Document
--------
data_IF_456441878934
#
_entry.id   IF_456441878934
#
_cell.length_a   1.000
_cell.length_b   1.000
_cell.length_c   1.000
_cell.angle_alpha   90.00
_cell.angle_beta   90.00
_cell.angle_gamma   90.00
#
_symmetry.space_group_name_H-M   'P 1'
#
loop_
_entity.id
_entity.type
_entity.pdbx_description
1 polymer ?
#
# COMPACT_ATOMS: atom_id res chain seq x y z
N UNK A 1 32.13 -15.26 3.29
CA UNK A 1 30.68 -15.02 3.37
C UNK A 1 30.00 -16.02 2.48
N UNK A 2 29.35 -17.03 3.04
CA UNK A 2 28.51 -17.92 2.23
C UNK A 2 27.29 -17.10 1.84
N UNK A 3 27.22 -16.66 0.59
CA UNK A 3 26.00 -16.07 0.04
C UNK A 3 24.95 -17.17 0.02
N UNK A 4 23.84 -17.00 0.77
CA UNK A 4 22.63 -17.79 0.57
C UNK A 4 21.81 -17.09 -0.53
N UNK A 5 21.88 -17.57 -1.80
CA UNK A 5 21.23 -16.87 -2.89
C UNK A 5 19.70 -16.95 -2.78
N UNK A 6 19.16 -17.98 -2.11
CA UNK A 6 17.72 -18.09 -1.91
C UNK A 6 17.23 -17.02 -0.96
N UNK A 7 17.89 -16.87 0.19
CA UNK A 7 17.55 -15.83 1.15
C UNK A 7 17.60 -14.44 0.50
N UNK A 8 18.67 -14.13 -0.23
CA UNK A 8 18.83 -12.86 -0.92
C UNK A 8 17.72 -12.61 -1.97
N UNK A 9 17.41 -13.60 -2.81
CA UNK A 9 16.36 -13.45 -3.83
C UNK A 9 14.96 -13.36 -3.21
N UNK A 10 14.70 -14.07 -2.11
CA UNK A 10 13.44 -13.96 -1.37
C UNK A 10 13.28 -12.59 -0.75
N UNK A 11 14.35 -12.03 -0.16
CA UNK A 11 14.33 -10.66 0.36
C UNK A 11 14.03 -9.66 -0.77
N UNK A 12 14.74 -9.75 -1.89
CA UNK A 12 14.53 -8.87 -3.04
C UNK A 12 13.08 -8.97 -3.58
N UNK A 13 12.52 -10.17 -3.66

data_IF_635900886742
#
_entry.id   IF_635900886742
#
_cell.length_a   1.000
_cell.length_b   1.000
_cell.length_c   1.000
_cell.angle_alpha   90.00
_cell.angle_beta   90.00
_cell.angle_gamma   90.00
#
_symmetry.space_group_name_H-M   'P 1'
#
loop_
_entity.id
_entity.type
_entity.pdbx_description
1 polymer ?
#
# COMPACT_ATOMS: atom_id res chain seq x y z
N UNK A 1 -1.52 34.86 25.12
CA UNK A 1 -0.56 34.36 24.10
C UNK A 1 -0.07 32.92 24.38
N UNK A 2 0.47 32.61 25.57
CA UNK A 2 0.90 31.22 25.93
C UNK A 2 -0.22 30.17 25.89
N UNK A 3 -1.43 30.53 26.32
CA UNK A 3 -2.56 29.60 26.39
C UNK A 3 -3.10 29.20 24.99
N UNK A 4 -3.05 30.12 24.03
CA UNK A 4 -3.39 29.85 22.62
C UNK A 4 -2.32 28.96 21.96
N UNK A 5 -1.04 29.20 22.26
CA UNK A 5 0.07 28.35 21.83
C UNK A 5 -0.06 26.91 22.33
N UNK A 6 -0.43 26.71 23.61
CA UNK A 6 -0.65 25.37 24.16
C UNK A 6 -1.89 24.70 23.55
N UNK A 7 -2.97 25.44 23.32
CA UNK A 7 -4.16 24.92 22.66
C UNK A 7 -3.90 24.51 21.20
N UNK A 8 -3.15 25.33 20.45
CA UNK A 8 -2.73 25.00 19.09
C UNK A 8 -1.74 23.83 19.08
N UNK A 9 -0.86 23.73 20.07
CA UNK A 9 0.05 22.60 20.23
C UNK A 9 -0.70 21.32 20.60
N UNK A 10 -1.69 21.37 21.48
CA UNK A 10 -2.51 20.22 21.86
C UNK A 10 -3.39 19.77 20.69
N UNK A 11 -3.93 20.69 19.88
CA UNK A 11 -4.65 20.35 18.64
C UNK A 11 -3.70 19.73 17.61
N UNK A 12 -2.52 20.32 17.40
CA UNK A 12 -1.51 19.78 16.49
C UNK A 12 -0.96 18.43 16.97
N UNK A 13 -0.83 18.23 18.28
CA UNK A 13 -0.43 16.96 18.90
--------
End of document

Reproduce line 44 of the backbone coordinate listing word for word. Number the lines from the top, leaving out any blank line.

C UNK A 8 17.72 -12.61 -1.97